Written by Phil Cerroni
Baylor Medical Center at Irving recently earned the full Heart Failure Accreditation status from the Society of Cardiovascular Patient Care. The Society’s goal is to help facilities manage the heart failure patient more efficient and improve patient outcomes. All other Baylor facilities have applied to receive this accreditation. By the end of 2012, Baylor Health Care System expects to announce those accreditations as well.
“At Baylor Irving, quality and patient-centered care continue to be the cornerstone of everything we do,” said Cindy Schamp, president, Baylor Medical Center at Irving. “Receiving heart failure accreditation reaffirms our commitment to improving patient outcomes through evidence-based care processes while continuing to provide safe, quality, compassionate care.”
More people are developing heart failure because of increasing life spans, survival of heart attacks, and other medical conditions that put them at risk for heart failure. People 40 and older have a 1 in 5 chance of developing heart failure in their lifetime, according to the American Heart Association. More than 5 million people in the United States—mostly older adults—already have heart failure.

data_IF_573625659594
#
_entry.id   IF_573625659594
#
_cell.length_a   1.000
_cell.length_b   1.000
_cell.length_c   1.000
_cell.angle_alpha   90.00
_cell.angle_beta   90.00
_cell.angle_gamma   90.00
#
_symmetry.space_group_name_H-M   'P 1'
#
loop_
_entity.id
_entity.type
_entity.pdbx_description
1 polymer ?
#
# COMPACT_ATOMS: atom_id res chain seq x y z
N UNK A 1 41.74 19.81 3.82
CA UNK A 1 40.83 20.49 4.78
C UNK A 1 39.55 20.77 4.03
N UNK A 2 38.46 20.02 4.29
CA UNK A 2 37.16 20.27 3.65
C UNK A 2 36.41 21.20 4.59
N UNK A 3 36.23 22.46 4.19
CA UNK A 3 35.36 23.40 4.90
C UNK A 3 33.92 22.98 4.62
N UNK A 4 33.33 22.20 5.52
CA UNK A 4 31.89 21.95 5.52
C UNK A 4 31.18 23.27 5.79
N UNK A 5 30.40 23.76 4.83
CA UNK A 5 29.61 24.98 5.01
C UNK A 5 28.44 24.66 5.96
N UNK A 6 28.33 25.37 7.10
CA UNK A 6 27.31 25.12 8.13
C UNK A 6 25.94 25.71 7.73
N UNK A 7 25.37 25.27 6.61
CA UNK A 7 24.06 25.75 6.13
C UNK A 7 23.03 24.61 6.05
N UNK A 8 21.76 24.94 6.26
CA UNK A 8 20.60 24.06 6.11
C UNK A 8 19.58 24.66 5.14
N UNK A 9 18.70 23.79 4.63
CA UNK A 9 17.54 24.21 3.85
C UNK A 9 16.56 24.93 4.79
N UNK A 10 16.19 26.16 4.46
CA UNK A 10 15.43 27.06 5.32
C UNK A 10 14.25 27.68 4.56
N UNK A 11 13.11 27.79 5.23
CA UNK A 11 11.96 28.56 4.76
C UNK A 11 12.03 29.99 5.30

In addition, heart failure patients are responsible for 12 to 15 million physician office visits per year and 6.5 million hospital days according to the Society of Cardiovascular Patient Care.
Baylor Irving demonstrated the clinical staff’s expertise and commitment to quality patient care by meeting or exceeding a wide set of stringent criteria and undergoing an onsite review by a team of the Society’s accreditation review specialists. Accreditation expires in October 2015.
The protocol-driven and systematic approach to patient management allows physicians to reduce time to treatment and to risk stratify patients to decrease their length of stay.
Source: Baylor Medical Center at Irving